Strategic Marketing, MKT 501
Module #4 - Case Assignment
"Product Promotion: Kmart & Heineken"
Product promotion and target marketing is clearly the approach taken by the two companies in this modules reading. Although Heineken and KMart are promoting two completely different types of products they are "targeting" their promotions to specific markets.
For years, Kmart has struggled to find a niche between Wal-Mart's low prices and Target's cheap chic. Kmart's biggest failure was last year's price war with Wal-Mart which helped land the company in bankruptcy court. Now, in its bid to survive, Kmart is latching on to the one advantage it has over its discount rivals: stores in heavily populated urban areas. That means catering more to multicultural consumers, who already make up nearly 40% of Kmart's sales. With 40% of Kmart's annual sales coming out of the pockets and purses of African-American, Asian, Latino and Native American shoppers, it's no wonder that chairman Jim Adamson views multicultural urban markets as a key niche in which the retailer can differentiate itself from the competition.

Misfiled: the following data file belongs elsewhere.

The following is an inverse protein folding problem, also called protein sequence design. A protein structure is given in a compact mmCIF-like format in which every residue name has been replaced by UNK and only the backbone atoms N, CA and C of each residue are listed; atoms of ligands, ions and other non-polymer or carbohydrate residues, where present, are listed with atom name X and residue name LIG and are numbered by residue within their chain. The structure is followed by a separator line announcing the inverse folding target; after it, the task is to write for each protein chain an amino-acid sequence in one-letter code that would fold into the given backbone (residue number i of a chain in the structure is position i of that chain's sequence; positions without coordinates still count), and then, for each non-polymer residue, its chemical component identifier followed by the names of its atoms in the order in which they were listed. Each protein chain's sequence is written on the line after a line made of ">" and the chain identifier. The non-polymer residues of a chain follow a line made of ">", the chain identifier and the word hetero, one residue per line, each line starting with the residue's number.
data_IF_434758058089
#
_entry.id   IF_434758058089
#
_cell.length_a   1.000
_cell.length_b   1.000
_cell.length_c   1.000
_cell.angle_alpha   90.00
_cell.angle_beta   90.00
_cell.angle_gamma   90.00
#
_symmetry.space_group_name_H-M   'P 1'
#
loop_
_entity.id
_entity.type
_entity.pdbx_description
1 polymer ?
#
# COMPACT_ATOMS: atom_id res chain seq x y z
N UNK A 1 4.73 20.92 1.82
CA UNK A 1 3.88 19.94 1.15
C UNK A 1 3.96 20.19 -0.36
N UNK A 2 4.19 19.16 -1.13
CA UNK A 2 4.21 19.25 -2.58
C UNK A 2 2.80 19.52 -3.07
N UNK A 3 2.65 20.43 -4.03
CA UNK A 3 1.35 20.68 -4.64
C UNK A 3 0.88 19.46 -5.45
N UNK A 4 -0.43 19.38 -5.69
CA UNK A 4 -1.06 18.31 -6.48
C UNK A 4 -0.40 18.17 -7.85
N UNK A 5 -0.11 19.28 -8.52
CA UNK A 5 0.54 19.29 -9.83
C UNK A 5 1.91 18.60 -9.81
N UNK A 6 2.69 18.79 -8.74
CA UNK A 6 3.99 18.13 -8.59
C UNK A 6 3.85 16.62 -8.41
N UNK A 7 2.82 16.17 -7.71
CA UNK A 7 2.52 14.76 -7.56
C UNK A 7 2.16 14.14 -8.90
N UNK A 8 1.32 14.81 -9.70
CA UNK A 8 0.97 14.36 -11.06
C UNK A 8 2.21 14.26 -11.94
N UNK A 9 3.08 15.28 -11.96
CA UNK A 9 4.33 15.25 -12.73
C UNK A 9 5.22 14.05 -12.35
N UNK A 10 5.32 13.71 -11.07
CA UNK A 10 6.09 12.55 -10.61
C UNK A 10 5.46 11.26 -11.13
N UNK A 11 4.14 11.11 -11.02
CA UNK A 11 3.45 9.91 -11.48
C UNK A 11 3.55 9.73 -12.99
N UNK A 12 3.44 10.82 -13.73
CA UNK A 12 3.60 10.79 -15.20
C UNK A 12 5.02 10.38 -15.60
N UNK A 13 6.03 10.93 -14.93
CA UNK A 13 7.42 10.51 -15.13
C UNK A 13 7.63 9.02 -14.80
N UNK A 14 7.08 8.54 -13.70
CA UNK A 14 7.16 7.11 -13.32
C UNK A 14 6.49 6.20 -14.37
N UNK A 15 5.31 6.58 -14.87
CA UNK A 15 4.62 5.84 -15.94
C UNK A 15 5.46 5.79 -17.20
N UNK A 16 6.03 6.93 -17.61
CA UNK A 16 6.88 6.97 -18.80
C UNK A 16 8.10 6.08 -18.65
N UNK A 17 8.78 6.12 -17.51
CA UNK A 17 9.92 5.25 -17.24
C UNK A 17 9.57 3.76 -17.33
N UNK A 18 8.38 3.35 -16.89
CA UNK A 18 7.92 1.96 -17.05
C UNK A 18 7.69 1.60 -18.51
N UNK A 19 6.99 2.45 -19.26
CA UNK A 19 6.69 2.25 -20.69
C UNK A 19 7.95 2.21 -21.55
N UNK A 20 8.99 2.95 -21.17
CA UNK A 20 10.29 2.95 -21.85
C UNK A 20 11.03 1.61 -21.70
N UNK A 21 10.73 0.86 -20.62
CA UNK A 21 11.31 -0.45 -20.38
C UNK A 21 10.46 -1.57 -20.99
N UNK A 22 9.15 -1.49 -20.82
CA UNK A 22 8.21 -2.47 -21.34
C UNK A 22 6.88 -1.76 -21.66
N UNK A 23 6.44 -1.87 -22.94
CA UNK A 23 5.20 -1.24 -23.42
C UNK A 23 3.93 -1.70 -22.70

"No other retailer gets as high a percentage of its sales from multicultural customers," says Adamson, referring to Kmart's main competitors, Wal-Mart and Target.
KMart is currently trying to save as many urban market units as possible. Despite its recent retail bankruptcy filing in January, Kmart has been quietly increasing its efforts to entice a more multicultural customer base for the past year. By creating a new ethnic merchandising position, hiring an agency to handle advertising to ethnic communities, and debuting new "Slice of Life" TV commercials directed by Spike Lee, Kmart recognizes it must better understand and meet the needs of a wildly diverse customer base. Kmart is not alone among retailers trying to serve a nation of consumers that has changed dramatically in...